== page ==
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Judge refuses bid to increase bail for alleged heroin dealer

A prosecutor’s effort to substantially increase the bail on a major heroin-fentanyl drug dealer authorities believe is responsible for one fatal overdose and other overdoses failed Tuesday when a Buffalo City Court judge scolded him for offering “hearsay” evidence to try to sway her decision.

“If the people want to punish Mr. Hamilton, then prosecute him,” Judge Betty Calvo-Torres told Assistant District Attorney James Gardner, who had requested the hearing, though he never got the chance to state that he wanted the bail upped from $20,000 to $250,000.

The issue of Hamilton remaining free on bail comes at a time when police, firefighters and other first responders are dealing with large numbers of people overdosing on opiates in what has been described as a public health crisis. Since July 1, according to Buffalo Fire Commissioner Garnell W. Whitfield Jr., firefighters have responded to 45 overdoses – 24 in the last week.

Late last week over a 24-hour period, city police responded to 10 overdoses, one of them fatal. Narcan, an opiate antidote, has been used frequently to revive the addicts, who lose consciousness and the ability to breathe. Authorities also say the 119 deadly overdoses in 2014 could double by the end of 2015.

Alarmed by the increasing numbers of overdoses in recent days, a local health insurance company on Tuesday reinstituted the PainkillersKill campaign.

“To combat this alarming and disturbing trend, BlueCross BlueShield of Western New York announced today the relaunch of the multifaceted awareness campaign, PainkillersKill, in collaboration with more than 50 community partners,” said Gretchen Fierle, spokesperson for the health insurer. “The recent spike in overdoses has made it abundantly clear that increased education, awareness, and conversation is still needed within our region.”

Hamilton, 26, of Buffalo, was arrested last Wednesday for possession of 2,100 bags of heroin and fentanyl, a shotgun, and two rifles after Erie County sheriff’s investigators traced the deadly overdose of a Concord man back to Hamilton. He was allegedly selling a highly potent mixture of heroin and fentanyl and claiming it was just heroin.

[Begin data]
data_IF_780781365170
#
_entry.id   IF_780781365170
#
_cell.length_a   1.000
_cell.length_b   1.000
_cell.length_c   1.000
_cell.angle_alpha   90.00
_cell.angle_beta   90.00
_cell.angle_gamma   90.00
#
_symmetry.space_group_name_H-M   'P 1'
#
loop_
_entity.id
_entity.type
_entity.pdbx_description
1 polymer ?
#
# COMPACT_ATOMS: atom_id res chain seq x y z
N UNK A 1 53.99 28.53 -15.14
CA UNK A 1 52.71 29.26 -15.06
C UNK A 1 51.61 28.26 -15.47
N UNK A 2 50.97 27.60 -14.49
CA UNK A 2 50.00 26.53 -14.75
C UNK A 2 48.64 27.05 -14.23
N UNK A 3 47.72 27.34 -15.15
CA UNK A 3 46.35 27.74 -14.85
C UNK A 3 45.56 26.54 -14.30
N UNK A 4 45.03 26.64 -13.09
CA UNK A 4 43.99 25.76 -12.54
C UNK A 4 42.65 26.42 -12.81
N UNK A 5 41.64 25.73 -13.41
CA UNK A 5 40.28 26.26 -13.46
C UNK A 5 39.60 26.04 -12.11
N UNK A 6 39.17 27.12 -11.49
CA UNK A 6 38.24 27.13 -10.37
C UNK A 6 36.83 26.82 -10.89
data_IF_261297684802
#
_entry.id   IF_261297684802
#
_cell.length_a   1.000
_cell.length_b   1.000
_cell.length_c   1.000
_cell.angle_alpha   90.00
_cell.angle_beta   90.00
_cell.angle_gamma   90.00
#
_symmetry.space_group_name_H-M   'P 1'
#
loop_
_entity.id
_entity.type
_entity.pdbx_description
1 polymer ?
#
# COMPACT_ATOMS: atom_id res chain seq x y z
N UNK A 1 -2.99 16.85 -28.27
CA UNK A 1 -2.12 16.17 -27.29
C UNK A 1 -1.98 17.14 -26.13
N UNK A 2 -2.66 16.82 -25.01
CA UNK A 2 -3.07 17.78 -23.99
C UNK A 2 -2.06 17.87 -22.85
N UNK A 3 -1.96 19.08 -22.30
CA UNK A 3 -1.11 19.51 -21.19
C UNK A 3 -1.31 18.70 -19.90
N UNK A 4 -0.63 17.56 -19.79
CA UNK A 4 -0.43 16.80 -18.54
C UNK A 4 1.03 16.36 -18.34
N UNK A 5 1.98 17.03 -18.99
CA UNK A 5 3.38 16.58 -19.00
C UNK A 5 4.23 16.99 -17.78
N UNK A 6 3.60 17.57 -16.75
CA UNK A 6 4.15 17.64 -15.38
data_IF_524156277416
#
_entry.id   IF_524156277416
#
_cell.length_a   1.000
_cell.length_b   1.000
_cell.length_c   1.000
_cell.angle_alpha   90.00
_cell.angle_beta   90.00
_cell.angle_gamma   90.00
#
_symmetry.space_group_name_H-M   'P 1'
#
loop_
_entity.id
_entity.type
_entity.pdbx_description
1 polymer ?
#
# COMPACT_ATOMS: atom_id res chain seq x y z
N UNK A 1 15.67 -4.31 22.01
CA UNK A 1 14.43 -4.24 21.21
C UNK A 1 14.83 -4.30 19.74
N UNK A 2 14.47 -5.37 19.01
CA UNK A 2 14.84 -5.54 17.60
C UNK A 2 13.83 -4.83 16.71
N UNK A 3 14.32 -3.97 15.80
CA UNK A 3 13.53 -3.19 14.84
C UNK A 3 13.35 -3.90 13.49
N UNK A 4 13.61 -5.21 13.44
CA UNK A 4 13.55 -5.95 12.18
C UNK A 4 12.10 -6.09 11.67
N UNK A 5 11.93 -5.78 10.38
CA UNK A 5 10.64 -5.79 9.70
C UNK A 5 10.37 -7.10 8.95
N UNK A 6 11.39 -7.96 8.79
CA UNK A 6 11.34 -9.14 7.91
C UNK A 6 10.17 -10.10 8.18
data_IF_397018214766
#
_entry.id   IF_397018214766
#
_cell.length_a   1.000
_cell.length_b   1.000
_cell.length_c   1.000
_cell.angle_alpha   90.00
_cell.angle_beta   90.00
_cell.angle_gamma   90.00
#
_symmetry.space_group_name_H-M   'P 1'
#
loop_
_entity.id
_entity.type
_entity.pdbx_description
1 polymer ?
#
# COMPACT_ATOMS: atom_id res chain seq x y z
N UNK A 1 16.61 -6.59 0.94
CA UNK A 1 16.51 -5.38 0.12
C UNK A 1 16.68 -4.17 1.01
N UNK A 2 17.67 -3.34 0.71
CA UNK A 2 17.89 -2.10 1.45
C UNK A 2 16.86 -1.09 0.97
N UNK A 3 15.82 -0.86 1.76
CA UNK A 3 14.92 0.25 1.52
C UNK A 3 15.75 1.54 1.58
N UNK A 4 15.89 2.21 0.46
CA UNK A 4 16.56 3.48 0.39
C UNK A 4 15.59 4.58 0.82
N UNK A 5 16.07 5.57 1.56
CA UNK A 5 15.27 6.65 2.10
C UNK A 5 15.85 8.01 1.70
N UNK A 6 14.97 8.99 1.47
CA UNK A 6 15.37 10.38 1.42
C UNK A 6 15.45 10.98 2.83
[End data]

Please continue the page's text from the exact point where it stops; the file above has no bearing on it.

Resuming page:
Fentanyl, unlike heroin, is a laboratory-manufactured opioid often prescribed for cancer patients, and three to five grains of it, the size of table salt grains, can kill, police and health officials say.

At Hamilton’s arraignment last week, Assistant District Attorney Meredith M. Mohun did not make a bail recommendation because prosecutors are not permitted to do so in Calvo-Torres’ courtroom, District Attorney Frank A. Sedita III said Tuesday, in again expressing frustration that Hamilton was allowed to remain free on the $20,000 bail.

“The essence of our bail argument, had we been permitted to make it, is that the charges are so serious and come with so much jail time, that the defendant would be a serious flight risk if allowed to remain at large,” saidn Sedita, following the hearing.

Hamilton appeared at the hearing with his lawyer, Michael D’Amico.

The “safety of the community,” Gardner argued, was at stake because of several overdoses in Erie County and the types of narcotics Hamilton possessed and sold. Hamilton, Gardner also told the judge, faces drug charges in Cheektowaga from last March and remains under investigation in that community.

Calvo-Torres demanded to know why these points were not raised at last Thursday’s arraignment.

“There was no argument made at the time of the arraignment,” said the judge, adding that her responsibility is to make sure the defendant appears in court. She added that Hamilton was indeed present Tuesday and that no evidence had been presented regarding a link between the overdoses and Hamilton, describing it as hearsay.

“I see no reason to change bail,” Calvo-Torres said.

Hamilton on Tuesday waived his right to a felony hearing to determine if there was enough proof to support the charges. The judge held the case for a grand jury review.

Outside the courtroom, D’Amico said, “Quite frankly, I don’t think bail of $20,000 is low. It’s significant.”

If Hamilton is convicted of the felony drug charges, he could face a minimum of six years and a maximum of 15 years imprisonment, D’Amico said, adding, “I don’t think they will be able to connect my client to those overdoses.”

The Buffalo News received a copy of last Thursday’s arraignment transcript from the judge’s staff. In it, D’Amico sought $10,000 bail on the more severe felony charges, after pleading not guilty on behalf of his client. Calvo-Torres, in the transcript, set bail at $10,000 for each of higher felony charges, for a total of $20,000.

Mohun did not address the amount of bail, according to the transcript.

Mohun, Sedita explained, was silent on that matter because she had previously been told by the judge that the prosecutor is not permitted to make bail recommendations in her courtroom.

“What confounds us is the judge chiding us Tuesday for not giving her additional details at the first court appearance,” Sedita said. “Then when we provide details, she doesn’t raise the bail one red cent.”

Evidence against Hamilton, Sedita said, “will be promptly presented to a grand jury.”

Two Buffalo defense attorneys who asked not to be identified contacted The News late Tuesday to say that is has been their experience that Calvo-Torres always treated defense lawyers and prosecutors fairly in her courtroom.

email: lmichel@buffnews.com